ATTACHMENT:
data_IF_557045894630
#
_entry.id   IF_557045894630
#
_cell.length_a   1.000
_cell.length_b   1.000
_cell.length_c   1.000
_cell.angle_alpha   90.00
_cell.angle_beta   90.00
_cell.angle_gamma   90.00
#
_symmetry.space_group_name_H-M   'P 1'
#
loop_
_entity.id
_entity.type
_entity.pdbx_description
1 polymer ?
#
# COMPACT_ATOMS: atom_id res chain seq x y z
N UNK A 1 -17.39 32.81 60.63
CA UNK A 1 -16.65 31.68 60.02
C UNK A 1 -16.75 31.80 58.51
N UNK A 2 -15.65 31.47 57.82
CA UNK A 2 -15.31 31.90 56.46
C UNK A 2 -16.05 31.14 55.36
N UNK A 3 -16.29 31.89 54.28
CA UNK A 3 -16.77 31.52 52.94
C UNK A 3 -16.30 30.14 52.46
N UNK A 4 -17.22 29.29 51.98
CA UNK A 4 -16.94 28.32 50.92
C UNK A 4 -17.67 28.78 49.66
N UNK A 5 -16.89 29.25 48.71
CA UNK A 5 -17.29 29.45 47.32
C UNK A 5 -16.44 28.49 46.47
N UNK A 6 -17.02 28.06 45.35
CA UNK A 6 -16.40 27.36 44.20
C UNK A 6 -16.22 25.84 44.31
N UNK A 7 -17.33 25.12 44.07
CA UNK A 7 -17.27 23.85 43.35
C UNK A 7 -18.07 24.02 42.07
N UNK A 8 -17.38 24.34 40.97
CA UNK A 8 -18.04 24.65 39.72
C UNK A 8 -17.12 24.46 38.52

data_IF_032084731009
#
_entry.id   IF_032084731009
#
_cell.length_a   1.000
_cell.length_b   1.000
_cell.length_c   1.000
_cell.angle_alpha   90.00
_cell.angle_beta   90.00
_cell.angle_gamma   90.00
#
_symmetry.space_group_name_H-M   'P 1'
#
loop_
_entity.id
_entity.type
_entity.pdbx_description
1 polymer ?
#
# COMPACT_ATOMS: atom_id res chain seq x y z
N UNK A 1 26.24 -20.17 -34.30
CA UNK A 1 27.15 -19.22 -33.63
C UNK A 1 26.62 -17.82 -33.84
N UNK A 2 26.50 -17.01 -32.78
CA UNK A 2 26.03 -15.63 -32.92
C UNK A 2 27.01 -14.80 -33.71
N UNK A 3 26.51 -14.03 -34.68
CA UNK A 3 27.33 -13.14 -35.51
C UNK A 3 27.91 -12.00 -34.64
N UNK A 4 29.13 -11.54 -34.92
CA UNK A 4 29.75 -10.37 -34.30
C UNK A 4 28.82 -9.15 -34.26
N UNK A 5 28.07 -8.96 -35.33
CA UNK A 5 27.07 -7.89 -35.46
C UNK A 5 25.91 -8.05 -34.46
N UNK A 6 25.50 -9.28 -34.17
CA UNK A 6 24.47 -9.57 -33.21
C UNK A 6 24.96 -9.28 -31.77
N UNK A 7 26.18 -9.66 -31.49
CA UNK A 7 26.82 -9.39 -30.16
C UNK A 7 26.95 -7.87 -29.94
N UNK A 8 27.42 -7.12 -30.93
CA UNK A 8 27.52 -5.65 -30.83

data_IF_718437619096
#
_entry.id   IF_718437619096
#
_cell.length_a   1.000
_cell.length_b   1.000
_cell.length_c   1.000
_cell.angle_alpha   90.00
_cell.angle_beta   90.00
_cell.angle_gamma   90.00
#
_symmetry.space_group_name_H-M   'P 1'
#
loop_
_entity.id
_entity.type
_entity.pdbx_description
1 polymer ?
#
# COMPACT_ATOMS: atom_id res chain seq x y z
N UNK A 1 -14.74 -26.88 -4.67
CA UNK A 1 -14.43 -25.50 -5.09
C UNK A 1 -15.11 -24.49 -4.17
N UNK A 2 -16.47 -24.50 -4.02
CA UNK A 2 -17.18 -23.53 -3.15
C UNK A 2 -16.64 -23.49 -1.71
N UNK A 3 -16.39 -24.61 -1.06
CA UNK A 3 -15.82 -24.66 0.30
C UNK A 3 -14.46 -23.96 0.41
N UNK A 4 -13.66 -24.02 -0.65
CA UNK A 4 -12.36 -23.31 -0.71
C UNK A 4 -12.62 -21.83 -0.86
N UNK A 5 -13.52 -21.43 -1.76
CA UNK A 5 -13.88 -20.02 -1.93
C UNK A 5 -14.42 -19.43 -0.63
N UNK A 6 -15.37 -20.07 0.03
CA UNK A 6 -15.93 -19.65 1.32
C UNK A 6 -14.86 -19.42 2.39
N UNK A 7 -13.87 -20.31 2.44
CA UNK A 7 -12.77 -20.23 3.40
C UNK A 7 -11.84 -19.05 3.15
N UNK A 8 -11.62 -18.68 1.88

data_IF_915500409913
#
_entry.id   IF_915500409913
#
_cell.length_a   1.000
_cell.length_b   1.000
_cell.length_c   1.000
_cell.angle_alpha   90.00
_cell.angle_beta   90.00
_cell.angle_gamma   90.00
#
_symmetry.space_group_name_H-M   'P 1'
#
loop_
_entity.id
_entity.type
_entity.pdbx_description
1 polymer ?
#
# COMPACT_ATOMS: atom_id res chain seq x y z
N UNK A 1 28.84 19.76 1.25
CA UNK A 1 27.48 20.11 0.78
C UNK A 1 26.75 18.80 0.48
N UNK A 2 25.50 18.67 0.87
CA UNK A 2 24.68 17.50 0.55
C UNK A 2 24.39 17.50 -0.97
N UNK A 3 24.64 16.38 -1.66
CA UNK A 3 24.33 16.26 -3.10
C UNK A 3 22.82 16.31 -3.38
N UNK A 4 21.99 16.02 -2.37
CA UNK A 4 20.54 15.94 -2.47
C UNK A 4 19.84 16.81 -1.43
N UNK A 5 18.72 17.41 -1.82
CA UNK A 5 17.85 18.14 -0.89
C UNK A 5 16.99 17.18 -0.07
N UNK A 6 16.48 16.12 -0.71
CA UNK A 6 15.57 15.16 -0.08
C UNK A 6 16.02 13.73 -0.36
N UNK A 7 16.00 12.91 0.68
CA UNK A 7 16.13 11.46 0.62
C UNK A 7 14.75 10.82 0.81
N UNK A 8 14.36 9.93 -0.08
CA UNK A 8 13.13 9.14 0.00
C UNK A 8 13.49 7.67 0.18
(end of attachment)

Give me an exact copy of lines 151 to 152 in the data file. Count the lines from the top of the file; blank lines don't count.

CA UNK A 1 27.48 20.11 0.78
C UNK A 1 26.75 18.80 0.48